The French built Fort Duquesne based on LaSalles 1669 claims, the French and Indian War, the North American front of the Seven Years War, began with the future Pittsburgh as its center. British General Edward Braddock was dispatched with Major George Washington as his aide to take Fort Duquesne, the British and colonial force were defeated at Braddocks Field. General John Forbes finally took the forks in 1758, Forbes began construction on Fort Pitt, named after William Pitt the Elder while the settlement was named Pittsborough
A penciller is a collaboration artist who works in creation of comic books, graphic novels, and similar visual art forms, with focus on primary pencil illustrations, hence the term penciller. In the American comic book industry, the penciller is the first step in rendering the story in visual form and these artists are concerned with layout to showcase steps in the plot. Beyond this basic description, different artists choose to use a variety of different tools. While many artists use traditional wood pencils, others prefer mechanical pencils or drafting leads, still other artists do their initial layouts using a light-blue colored pencil because that color tends to disappear during photocopying. Most US comic book pages are drawn oversized on large sheets of paper, the customary size of comic book pages in the mainstream American comics industry is 11 by 17 inches. The inker usually works directly over the pencil marks, though occasionally pages are inked on translucent paper, such as drafting vellum.
The artwork is reduced in size during the printing process. With the advent of digital illustration programs such as Photoshop and more artwork is produced digitally, Jack Kirby From 1949 until his retirement, Jack Kirby worked out of a ten-foot-wide basement studio dubbed The Dungeon by his family. When starting with clean piece of Bristol board, would first draw his lines with a T-square. Arthur Adams Arthur Adams begins drawing thumbnail layouts from the script hes given, the thumbnails range in size from 2 inches x 3 inches to half the size of the printed comic book. When working on the illustration board, he does so on a large drawing board when in his basement studio. After tracing the thumbnails, he will clarify details with another light-blue pencil, for a large poster image with a multitude of characters, he will go over the figure outlines with a marker in order to emphasize them. He will use photographic reference when appropriate, as when he draws things that he is not accustomed to, because a significant portion of his income is derived from selling his original artwork, he is reluctant to learn how to produce his work digitally.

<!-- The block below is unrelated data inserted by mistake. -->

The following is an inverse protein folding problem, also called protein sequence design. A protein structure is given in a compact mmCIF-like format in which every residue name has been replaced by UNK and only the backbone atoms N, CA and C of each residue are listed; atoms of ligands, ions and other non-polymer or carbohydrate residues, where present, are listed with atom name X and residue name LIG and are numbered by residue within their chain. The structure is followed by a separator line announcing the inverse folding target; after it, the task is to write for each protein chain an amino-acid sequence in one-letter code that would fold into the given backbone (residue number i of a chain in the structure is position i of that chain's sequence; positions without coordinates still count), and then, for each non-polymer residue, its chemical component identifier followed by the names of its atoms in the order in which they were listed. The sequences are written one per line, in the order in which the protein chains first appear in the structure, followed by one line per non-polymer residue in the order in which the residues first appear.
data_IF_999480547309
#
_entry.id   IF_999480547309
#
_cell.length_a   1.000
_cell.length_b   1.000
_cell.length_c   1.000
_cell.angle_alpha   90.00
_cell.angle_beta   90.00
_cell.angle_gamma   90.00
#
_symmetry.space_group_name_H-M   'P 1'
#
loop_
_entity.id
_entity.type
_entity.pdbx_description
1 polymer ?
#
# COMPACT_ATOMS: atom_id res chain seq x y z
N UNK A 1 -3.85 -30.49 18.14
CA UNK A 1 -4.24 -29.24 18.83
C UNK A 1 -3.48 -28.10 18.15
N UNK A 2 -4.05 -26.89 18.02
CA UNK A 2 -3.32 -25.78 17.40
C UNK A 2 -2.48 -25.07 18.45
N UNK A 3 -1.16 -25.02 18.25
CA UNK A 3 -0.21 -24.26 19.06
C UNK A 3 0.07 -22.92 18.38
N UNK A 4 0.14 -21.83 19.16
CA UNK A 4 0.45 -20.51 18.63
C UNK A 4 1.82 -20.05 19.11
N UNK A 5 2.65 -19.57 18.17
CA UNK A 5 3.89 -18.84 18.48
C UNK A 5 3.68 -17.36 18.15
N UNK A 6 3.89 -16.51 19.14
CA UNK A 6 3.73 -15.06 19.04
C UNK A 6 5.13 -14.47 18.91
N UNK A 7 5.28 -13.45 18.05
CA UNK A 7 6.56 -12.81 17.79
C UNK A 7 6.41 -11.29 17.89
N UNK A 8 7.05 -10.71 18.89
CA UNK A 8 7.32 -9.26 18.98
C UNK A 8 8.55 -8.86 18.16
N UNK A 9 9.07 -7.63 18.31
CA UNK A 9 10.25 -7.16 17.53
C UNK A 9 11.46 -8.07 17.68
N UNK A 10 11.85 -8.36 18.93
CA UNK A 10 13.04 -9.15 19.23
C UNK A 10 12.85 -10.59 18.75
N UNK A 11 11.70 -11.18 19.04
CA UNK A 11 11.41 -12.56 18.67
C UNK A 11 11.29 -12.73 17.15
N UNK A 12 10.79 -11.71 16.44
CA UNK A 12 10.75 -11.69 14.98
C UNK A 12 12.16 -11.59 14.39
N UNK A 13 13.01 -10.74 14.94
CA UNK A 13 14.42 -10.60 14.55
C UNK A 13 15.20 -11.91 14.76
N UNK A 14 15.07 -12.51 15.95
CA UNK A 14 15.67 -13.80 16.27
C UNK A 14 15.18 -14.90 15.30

Jim Lee Artist Jim Lee is known to use F lead for his pencil work and he uses this lead because it strikes a balance between too hard, and therefore not dark enough on the page, and too soft, and therefore prone to smearing and crumbling. Campbell avoids its closest competitor because he finds it too waxy, campbell has used HB lead and F lead. He maintains sharpness of the lead with a Berol Turquoise sharpener, changing them every four to six months, campbell uses a combination of Magic Rub erasers, eraser sticks, and since he began to ink his work digitally, a Sakura electric eraser. He often sharpens the eraser to an edge in order to render fine detailed work. Travis Charest Artist Travis Charest uses mainly 2H lead to avoid smearing and he previously illustrated on regular illustration board provided by publishers, though he disliked the non-photo blue lines printed on them
Delray Beach, Florida
Delray Beach is a coastal city in Palm Beach County, United States. As of the 2010 census, the city had a population of 60,522. The population was estimated at 66,255 in 2015, Delray Beach is part of the Miami metropolitan area. Recorded history began with the construction of the Orange Grove House of Refuge in 1876, settlement began around 1884, when African-Americans from the Panhandle of Florida purchased land a little inland from the Orange Grove House of Refuge and began farming. By 1894 the Black community was enough to establish the first school in the area. In 1894 William S. Initially, this community was named after Linton, in 1896 Henry Flagler extended his Florida East Coast Railroad south from West Palm Beach to Miami, with a station at Linton. The Linton settlers began to achieve success, with farming of winter vegetables for the northern market. A hard freeze in 1898 was a setback, and many of the settlers left, settlers from The Bahamas, sometimes referred to as Nassaws, began arriving in the early 1900s.
The 1910 census shows Delray as a town of 904 citizens, twenty-four U. S. states and nine other countries are listed as the birthplace of its residents. Although still a town, Delray had a remarkably diverse citizenry. In 1911, the area was chartered by the State of Florida as an incorporated town, in the same year and tomato canning plants were built. Pineapples became the crop of the area. This is reflected in the name of the present day Pineapple Grove neighborhood near downtown Delray Beach, prior to 1909, the Delray settlement land was within Dade County. That year, Palm Beach County was carved out of the portion of the region. By 1920, Delrays population had reached 1,051, the Florida land boom of the 1920s brought renewed prosperity to Delray. Tourism and real estate speculation became important parts of the local economy, Delray issued bonds to raise money to install water and sewer lines, paved streets, and sidewalks. At that time Delray was the largest town on the east coast of Florida between West Palm Beach and Fort Lauderdale, the collapse of the land boom in 1926 left Delray saddled with high bond debts, and greatly reduced income from property taxes.